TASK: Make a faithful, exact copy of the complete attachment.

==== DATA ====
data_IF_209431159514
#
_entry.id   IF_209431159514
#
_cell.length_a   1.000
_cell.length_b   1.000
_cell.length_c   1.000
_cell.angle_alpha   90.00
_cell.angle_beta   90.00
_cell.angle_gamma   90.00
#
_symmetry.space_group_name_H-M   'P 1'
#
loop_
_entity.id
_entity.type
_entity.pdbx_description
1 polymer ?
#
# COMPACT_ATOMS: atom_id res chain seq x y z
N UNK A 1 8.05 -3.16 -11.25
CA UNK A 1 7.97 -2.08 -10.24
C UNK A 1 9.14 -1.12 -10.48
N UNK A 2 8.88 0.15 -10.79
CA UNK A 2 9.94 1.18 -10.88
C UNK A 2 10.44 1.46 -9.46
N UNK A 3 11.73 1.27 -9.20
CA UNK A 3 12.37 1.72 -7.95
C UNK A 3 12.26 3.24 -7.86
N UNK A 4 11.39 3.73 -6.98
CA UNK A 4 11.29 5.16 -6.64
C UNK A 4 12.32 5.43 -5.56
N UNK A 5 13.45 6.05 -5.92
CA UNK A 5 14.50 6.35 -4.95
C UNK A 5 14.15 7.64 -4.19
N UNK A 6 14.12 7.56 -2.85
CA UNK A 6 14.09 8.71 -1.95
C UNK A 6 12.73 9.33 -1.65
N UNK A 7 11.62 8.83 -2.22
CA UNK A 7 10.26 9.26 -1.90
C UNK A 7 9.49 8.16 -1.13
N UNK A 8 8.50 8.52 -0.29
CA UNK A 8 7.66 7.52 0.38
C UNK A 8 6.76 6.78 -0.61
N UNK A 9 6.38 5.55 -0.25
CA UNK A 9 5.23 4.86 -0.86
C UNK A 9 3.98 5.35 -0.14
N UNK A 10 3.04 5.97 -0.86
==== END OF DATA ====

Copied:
data_IF_209431159514
#
_entry.id   IF_209431159514
#
_cell.length_a   1.000
_cell.length_b   1.000
_cell.length_c   1.000
_cell.angle_alpha   90.00
_cell.angle_beta   90.00
_cell.angle_gamma   90.00
#
_symmetry.space_group_name_H-M   'P 1'
#
loop_
_entity.id
_entity.type
_entity.pdbx_description
1 polymer ?
#
# COMPACT_ATOMS: atom_id res chain seq x y z
N UNK A 1 8.05 -3.16 -11.25
CA UNK A 1 7.97 -2.08 -10.24
C UNK A 1 9.14 -1.12 -10.48
N UNK A 2 8.88 0.15 -10.79
CA UNK A 2 9.94 1.18 -10.88
C UNK A 2 10.44 1.46 -9.46
N UNK A 3 11.73 1.27 -9.20
CA UNK A 3 12.37 1.72 -7.95
C UNK A 3 12.26 3.24 -7.86
N UNK A 4 11.39 3.73 -6.98
CA UNK A 4 11.29 5.16 -6.64
C UNK A 4 12.32 5.43 -5.56
N UNK A 5 13.45 6.05 -5.92
CA UNK A 5 14.50 6.35 -4.95
C UNK A 5 14.15 7.64 -4.19
N UNK A 6 14.12 7.56 -2.85
CA UNK A 6 14.09 8.71 -1.95
C UNK A 6 12.73 9.33 -1.65
N UNK A 7 11.62 8.83 -2.22
CA UNK A 7 10.26 9.26 -1.90
C UNK A 7 9.49 8.16 -1.13
N UNK A 8 8.50 8.52 -0.29
CA UNK A 8 7.66 7.52 0.38
C UNK A 8 6.76 6.78 -0.61
N UNK A 9 6.38 5.55 -0.25
CA UNK A 9 5.23 4.86 -0.86
C UNK A 9 3.98 5.35 -0.14
N UNK A 10 3.04 5.97 -0.86